Wednesday, September 29, 2021

An Eternal Perspective

For our light and momentary troubles are achieving for us an eternal glory that far outweighs them all. So we fix our eyes not on what is seen, but on what is unseen. For what is seen is temporary, but what is unseen is eternal” (2Cor 4:17-18).

What good is it to know we’ll go to heaven “some day”? It gives us an eternal perspective which can and should transform the way we live.

Hope for hard times
Embracing the knowledge that to die is to be with Jesus and that we will once again live and walk upon the Earth can give us comfort and strength during trials. What is in store for us is far, far better than what we have now, so we can endure “light and momentary” trials. (It might be edifying to remind ourselves what Paul considers “light and momentary troubles” in 2Cor 11:23-27.) For centuries, and even today, Christians have faced suffering and even death boldly because they know “to live is Christ and to die is gain” (Phil 1:21). In the end, anything the world can inflict on us is just one more thing the Father will use to make us more like Jesus (Rom 8:28-30). And the “worst” it can do is send us to live with him forever.

Encouragement in the everyday
Sometimes life is hard; a lot of the time life is just boring. Our lives are filled with sweat and drudgery. “Whatever you do, work at it with all your heart, as working for the Lord, not for human masters, since you know that you will receive an inheritance from the Lord as a reward” (Col 3:23). The truth that we will have physical bodies on a literal earth restores some of the lost dignity of this world. Physical things matter. And honoring God in the small things matters because he sees all. “God wants you to remember that while you are ironing clothes and scrubbing floors; Jesus Christ is coming back someday to take you to be with Him forever.”1

Encouragement to work for the Lord
Life is hard. Living for Jesus is harder. Working for Jesus can be harder still. But it’s worth it. There’s an old saying: “Come work for the Lord. The pay is low, the work is hard, and the hours are long, but the retirement benefits are out of this world.” And that’s what Paul teaches in 1Cor 15. After reminding them of the evidence that Christ rose from the dead, he tells them that Christ’s victory will not be complete until he conquers death by raising us all from the dead. Then death will be swallowed up in victory. “Therefore, my dear brothers and sisters, stand firm. Let nothing move you. Always give yourselves fully to the work of the Lord, because you know that your labor in the Lord is not in vain” (1Cor 15:58). God will have ample time to reward us for our labor on Earth 2.0, so we should work faithfully.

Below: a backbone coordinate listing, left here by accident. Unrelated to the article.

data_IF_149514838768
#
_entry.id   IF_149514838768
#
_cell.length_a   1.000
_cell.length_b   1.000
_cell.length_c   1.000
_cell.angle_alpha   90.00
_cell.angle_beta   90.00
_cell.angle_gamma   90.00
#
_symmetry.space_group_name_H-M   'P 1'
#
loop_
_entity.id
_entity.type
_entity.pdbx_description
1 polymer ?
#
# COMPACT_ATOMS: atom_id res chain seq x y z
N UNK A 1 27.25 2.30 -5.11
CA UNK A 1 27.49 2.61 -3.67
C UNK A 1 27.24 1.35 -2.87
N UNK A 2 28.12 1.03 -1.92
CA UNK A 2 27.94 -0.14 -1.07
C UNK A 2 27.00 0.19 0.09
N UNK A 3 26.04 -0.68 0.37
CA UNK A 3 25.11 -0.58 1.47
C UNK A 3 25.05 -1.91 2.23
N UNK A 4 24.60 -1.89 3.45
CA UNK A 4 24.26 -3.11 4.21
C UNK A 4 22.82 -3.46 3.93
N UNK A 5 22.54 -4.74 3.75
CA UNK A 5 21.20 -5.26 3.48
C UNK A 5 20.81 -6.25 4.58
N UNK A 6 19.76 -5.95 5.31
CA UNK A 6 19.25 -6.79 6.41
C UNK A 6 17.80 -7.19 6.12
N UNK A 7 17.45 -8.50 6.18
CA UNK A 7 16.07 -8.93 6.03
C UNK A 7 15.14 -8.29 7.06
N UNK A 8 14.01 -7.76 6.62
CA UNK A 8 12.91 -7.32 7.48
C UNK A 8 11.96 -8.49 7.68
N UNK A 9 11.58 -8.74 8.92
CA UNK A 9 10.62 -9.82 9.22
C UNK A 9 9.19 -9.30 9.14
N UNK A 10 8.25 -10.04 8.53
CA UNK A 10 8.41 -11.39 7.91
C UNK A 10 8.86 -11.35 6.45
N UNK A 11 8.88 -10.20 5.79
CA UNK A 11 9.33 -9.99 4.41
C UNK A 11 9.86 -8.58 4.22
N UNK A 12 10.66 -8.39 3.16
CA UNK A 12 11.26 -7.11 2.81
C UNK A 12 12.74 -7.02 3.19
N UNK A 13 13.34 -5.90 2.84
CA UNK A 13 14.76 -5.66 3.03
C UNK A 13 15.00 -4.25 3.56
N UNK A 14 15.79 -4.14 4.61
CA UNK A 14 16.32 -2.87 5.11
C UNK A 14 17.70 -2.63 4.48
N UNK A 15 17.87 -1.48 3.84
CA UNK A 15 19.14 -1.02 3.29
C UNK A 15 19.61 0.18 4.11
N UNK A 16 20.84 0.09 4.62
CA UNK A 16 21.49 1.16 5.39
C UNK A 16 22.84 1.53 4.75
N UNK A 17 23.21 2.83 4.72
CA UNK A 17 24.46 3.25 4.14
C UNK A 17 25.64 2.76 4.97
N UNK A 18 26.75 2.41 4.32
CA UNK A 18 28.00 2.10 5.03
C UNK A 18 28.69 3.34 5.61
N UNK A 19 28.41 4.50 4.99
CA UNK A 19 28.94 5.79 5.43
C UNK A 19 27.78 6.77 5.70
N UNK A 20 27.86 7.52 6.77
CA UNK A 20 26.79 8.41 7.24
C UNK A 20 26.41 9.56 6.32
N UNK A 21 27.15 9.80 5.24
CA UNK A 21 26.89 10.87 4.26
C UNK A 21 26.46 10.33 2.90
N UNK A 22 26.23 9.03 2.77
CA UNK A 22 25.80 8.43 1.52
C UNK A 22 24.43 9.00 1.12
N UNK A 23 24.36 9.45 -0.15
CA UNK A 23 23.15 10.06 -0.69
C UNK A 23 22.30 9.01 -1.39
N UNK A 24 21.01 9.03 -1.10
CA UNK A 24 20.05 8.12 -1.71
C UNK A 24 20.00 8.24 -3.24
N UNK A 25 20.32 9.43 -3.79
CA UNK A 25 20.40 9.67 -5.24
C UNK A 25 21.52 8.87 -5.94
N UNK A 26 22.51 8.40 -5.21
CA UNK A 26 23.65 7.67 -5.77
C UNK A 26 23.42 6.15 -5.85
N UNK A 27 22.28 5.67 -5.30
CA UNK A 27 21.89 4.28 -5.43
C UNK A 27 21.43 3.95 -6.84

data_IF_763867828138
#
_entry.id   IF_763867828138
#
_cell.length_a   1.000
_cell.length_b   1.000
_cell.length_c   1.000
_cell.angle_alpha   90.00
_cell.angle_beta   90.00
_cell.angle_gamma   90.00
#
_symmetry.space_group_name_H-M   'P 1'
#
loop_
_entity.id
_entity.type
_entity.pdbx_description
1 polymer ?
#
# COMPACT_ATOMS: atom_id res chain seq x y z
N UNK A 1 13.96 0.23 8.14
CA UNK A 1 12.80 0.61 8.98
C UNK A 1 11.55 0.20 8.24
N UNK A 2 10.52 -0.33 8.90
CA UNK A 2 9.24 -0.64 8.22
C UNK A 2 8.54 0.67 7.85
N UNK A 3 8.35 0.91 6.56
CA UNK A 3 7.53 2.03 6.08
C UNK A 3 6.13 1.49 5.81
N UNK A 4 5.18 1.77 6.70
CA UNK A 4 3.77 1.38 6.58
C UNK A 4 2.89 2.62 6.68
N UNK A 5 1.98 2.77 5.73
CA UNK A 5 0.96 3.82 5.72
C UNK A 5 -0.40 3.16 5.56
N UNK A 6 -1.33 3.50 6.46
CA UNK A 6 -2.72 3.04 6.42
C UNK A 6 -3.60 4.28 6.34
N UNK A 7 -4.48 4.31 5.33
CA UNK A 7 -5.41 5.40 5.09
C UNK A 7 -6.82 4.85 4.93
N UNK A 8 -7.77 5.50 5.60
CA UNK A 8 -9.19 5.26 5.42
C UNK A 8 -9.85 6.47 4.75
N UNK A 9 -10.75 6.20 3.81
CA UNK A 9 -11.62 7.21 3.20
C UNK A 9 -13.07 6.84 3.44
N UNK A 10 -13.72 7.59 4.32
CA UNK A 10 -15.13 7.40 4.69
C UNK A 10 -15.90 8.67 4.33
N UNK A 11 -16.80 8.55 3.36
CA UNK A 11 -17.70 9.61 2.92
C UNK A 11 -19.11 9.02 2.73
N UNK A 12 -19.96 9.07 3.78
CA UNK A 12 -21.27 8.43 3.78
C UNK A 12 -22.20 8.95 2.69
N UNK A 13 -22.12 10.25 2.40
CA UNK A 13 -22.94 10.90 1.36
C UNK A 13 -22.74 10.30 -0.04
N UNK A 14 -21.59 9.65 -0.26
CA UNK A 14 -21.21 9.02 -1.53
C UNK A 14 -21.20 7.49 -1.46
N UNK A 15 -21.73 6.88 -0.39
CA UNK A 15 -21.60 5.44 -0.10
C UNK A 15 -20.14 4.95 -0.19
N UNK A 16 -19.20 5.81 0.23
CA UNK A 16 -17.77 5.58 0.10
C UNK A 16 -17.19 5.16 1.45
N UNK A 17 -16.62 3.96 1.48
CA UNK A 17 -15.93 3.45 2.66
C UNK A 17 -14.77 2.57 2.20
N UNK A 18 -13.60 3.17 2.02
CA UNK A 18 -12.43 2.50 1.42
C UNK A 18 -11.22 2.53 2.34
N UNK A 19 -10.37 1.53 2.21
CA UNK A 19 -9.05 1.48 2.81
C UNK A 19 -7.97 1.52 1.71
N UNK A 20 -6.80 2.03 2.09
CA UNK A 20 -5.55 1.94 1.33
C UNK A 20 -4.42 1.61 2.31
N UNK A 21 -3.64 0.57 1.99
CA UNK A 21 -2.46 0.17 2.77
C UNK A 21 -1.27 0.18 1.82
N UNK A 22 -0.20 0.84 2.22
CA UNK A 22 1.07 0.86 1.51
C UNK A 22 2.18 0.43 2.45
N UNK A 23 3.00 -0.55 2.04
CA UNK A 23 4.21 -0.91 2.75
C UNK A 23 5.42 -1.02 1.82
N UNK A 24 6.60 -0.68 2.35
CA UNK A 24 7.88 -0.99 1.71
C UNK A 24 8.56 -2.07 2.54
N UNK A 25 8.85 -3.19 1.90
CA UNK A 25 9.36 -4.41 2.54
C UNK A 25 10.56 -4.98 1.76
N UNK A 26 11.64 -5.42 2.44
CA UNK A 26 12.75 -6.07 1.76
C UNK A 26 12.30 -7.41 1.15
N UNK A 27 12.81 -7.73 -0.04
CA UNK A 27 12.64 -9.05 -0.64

Clarity on priorities
We all have the same 24 hours every day. The Lord may give us 80 years of those days, and he may not. Let the knowledge that what happens here will not be the end of it spur us on to good works. That doesn’t mean we shouldn’t rest and relax. God has commanded that we do! But this should help us focus our efforts and how we use our time. As the saying goes, “You can’t take it with you, but you can send it on ahead.”

Randy Alcorn tells us, “Heaven should affect our activities and ambitions, our recreation and friendships, and the way we spend our money and time. ... Even if I keep my eyes off of impurities, how much time will I want to invest in what doesn’t matter? What will last forever? God’s Word. People. Spending time in God’s Word and investing in people will pay off in eternity and bring me joy and perspective now.”2 So store up treasures in Heaven (Matt 6:20). “Since, then, you have been raised with Christ, set your hearts on things above, where Christ is, seated at the right hand of God. Set your minds on things above, not on earthly things” (Col 3:1-2).

Encouragement to holiness
Finally, and most importantly, the sure hope that we have in Christ Jesus should cause us to strive to be holy. The New Testament emphasizes this over and over. “All who have this hope in him purify themselves, just as he is pure” (1John 3:3). Knowing that this Earth and the things of this life will pass away, “what kind of people ought you to be? You ought to live holy and godly lives as you look forward to the day of God and speed its coming. ... So then, dear friends, since you are looking forward to this, make every effort to be found spotless, blameless and at peace with him” (2Pet 3:11-12, 14).

“If my wedding date is on the calendar, and I’m thinking of the person I’m going to marry, I shouldn’t be an easy target for seduction. Likewise, when I’ve meditated on Heaven, sin is terribly unappealing. It’s when my mind drifts from Heaven that sin seems attractive. Thinking of Heaven leads inevitably to pursuing holiness. Our high tolerance for sin testifies of our failure to prepare for Heaven.”2

Some people fear too much thinking about Heaven will make us no earthly good. I don’t think that’s a realistic danger. The people who do the most for the Lord seem to be those who are most entranced by him and the hope we have in him. This is not a call to spend all day thinking only about Heaven. It’s encouragement to develop a realistic perspective about the things of this world and what really matters in life and let that shape the way we live. Because of “the joy set before him,” Christ endured the cross (Heb 12:2). In Christ, because of the joy set before us, we can endure as well.

1 Tony Evans, Theology You Can Count On
2 Randy Alcorn, Heaven

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Part of Christianity 101

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